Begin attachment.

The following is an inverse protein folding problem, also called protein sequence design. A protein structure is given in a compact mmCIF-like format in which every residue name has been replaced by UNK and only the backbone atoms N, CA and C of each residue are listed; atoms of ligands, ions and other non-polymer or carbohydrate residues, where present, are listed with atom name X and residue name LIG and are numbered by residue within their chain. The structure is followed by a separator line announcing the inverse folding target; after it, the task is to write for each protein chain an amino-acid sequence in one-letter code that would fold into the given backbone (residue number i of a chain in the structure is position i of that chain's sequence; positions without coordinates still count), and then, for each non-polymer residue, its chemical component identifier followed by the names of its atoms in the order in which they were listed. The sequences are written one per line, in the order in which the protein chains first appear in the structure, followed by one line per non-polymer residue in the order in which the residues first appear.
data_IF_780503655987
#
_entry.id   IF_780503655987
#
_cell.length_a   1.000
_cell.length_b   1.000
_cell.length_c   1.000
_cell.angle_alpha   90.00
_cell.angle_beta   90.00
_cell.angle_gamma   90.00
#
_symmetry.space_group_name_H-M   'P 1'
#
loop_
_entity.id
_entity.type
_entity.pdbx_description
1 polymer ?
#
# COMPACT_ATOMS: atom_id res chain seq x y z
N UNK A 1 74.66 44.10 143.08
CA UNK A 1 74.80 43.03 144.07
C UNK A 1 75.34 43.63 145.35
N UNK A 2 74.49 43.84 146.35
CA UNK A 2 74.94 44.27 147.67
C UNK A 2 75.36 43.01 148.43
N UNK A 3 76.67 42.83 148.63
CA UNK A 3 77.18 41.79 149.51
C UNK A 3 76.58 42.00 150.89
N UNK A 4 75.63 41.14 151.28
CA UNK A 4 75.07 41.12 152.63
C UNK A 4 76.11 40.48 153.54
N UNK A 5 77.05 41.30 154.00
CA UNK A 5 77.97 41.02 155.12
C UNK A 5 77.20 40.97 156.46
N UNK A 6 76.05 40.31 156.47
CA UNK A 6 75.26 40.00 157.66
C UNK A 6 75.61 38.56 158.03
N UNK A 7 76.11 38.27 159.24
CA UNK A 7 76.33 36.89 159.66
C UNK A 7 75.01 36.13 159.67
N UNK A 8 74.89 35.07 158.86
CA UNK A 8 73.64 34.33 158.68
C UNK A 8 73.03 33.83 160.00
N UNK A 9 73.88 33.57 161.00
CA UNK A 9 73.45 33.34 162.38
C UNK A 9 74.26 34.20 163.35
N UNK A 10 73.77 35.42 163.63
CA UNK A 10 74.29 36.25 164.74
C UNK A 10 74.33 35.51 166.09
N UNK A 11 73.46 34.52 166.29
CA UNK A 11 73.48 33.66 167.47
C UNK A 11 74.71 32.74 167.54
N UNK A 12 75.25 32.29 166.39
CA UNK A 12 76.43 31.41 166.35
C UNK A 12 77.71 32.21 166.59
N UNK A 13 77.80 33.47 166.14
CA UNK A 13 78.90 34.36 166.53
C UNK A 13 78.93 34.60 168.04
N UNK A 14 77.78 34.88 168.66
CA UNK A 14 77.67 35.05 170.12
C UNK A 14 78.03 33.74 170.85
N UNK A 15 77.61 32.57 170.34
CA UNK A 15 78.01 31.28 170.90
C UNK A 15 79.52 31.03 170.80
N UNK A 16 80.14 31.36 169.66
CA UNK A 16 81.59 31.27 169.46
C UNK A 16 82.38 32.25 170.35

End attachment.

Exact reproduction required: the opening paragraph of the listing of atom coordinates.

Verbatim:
The following is an inverse protein folding problem, also called protein sequence design. A protein structure is given in a compact mmCIF-like format in which every residue name has been replaced by UNK and only the backbone atoms N, CA and C of each residue are listed; atoms of ligands, ions and other non-polymer or carbohydrate residues, where present, are listed with atom name X and residue name LIG and are numbered by residue within their chain. The structure is followed by a separator line announcing the inverse folding target; after it, the task is to write for each protein chain an amino-acid sequence in one-letter code that would fold into the given backbone (residue number i of a chain in the structure is position i of that chain's sequence; positions without coordinates still count), and then, for each non-polymer residue, its chemical component identifier followed by the names of its atoms in the order in which they were listed. The sequences are written one per line, in the order in which the protein chains first appear in the structure, followed by one line per non-polymer residue in the order in which the residues first appear.